What's the difference between microcopy and ux writing? I think UX writing is just a parent topic for microcopy, but I'm not sure.

From what I understand:

UX writing: Is concerned with all aspects of the user experience.

  • on-boarding instructions
  • marketing email copy?

Microcopy: UX writing that's close to the action. It's the copy that informs the user what action to take, and alerts them in case of an issue.

  • button cta text
  • warning notifications
  • copy in modals

3 Answers 3


I would argue that both of these are disciplines inside the space of UX Writing that a good writer would perform for a company. I'm a freelance UX writer, and I've worked with brands like Spotify, Notion, Google and many others—and here's how I see it:

Microcopy usually refers to the specific, actionable copy for users. Things like the copy on a dialog box, a line of text explaining an error, or something as tiny as a call-to-action.

Copywriting is usually the act of writing marketing copy, and generally was what UX Writing often found itself lumped in with before.

The key difference between copywriting and UX writing, however, is that with UX writing we're trying to get the user to understand exactly what's happening—we're clear and to the point, with no additional flashy words or cheesy phrasing to get there.

It's direct, and helpful—that's it. Copywriting, generally, found itself in the awkward space for years where cheery errors might say "Oh no! Something went wrong." That's not particularly succinct, nor helpful—but it does sound nice, despite leaving the user more confused.

UX Writing became a discipline in its own right because of this blur, and because users don't really want cheesy copy—they just want to get something done. I wrote a bit more about this here in the past, with a number of examples of what I mean.


UX writing is an umbrella term for all writing within a digital experience that helps the user to understand and use the product. A full definition by Nick Babich here is

"UX writing is the practice of crafting UI copy that guides users within a product and helps them interact with it. UI copy includes buttons and menu labels, error messages, security notes, terms and conditions, as well as any instructions on product usage.The primary aim of UX writing is to settle communication between users and a digital product."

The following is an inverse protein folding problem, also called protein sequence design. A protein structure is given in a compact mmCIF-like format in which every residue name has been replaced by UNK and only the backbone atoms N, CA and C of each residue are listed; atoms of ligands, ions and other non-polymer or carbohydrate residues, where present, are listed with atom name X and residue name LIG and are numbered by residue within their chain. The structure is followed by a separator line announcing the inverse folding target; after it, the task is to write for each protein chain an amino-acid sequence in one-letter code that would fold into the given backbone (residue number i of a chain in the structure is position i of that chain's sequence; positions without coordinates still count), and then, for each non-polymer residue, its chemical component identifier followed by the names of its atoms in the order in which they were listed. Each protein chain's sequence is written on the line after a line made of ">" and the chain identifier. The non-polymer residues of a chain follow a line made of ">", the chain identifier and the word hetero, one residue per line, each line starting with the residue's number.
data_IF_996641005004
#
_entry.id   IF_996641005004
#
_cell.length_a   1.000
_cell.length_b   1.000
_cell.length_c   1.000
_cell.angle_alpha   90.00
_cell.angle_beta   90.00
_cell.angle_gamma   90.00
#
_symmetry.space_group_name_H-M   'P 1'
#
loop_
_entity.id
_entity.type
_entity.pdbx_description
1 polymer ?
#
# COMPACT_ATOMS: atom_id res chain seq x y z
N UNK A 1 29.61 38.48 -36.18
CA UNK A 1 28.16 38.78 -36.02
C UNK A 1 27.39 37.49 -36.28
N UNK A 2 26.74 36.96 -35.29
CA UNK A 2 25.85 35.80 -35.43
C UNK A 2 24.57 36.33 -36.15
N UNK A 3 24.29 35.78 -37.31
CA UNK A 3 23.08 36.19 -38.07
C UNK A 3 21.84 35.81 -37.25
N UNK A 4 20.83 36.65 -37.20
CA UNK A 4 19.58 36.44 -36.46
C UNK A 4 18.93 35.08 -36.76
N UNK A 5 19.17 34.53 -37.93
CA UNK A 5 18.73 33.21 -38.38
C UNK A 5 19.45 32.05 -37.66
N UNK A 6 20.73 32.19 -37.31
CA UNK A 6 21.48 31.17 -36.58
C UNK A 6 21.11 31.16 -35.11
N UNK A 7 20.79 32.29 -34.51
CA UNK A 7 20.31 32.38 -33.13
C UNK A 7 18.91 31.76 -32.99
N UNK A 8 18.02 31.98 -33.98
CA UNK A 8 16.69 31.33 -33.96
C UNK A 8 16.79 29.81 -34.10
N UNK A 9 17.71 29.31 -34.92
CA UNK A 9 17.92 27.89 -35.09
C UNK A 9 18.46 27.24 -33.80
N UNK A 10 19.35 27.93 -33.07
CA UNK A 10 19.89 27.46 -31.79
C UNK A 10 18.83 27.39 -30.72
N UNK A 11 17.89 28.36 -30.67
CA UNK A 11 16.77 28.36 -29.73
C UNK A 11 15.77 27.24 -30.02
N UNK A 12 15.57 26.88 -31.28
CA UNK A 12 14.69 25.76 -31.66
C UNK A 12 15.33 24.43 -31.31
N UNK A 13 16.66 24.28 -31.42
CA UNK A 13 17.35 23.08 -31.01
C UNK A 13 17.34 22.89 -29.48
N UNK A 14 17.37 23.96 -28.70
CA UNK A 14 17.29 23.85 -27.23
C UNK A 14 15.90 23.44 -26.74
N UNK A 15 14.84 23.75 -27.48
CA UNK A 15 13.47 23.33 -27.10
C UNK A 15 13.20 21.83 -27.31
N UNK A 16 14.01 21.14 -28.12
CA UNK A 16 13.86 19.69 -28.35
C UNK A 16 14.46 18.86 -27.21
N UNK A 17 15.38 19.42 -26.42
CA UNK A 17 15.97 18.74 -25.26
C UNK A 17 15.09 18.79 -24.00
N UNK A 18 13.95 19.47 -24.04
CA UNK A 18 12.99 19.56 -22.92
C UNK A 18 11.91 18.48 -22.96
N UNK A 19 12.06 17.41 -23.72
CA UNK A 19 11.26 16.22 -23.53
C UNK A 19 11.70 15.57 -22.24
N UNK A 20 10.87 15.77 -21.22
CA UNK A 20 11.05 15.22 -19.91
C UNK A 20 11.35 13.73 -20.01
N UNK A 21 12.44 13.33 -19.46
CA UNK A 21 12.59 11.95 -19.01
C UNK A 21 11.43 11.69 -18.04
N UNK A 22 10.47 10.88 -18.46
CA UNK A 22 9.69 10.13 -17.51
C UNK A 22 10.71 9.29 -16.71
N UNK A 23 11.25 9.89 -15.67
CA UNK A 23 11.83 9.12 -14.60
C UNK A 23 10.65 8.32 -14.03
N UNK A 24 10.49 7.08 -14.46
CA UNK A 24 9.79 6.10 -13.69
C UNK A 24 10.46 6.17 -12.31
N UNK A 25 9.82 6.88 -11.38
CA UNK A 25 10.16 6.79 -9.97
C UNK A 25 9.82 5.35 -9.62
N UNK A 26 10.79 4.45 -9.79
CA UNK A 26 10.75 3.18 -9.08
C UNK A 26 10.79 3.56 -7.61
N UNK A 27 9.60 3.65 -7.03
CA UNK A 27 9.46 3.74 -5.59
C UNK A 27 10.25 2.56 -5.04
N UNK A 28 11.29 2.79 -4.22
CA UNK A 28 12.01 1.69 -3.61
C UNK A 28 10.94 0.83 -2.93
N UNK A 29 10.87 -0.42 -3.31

I would not define marketing email copy as UX writing. UX writing may be involved, especially as it applies to how the user interacts with the email itself, but the copy in the email belongs to the domain of copywriting, which is writing to sell or persuade. Copywriting, while it has crossover with UX writing, is distinct. With UX writing, the primary goal is understanding for the user. Clear UX writing doesn't always make persuasive copy, nor should it.

Microcopy is part of UX writing. Babich's definition:

"Microcopy is the term for the small bits of copy on a apps’s interface that help users do ‘stuff’. Microcopy examples are error messages, contact form explainers, ecommerce hints."

So microcopy is a subcategory of copy within UX writing, as you indicated at the top of your question. It includes tool tips, forms, instructions, buttons, labels, etc.


You are largely correct in the relationship between those two terms. I think a good analogy here would be the difference between interaction design and micro-interaction design.

Whereas interaction design is a catch-all term for the different aspects of designing for the interaction between two entities (it can even be machine-to-machine and not just human-to-machine), micro-interaction design focuses on a specific aspect of interaction design that deals with behaviour at the user interface element level for a single action.

Copywriting as a discipline stems from marketing and communication activities and when applied to UX design deals with the application of writing style/guidelines to reinforce the brand/image experience to the interfaces presented to the user (which had been largely neglected as visual and written communication are two areas of expertise that are hard to master).

Microcopy is something that has gained more attention as the prevalence and popularity of mobile apps has changed the web and digital interactions from something that used to be more informative and transaction based to something more interactive and engaging. Hence the influence or impact of text present at the point of interaction / call-to-action is considerably bigger than applications that have been designed previously.

Hence, you might find it more likely for someone from a communications background to be doing copywriting but someone who is from a design/development background to produce the microcopy. This trend might be changing as writing style guides are increasingly being embedded into design systems.

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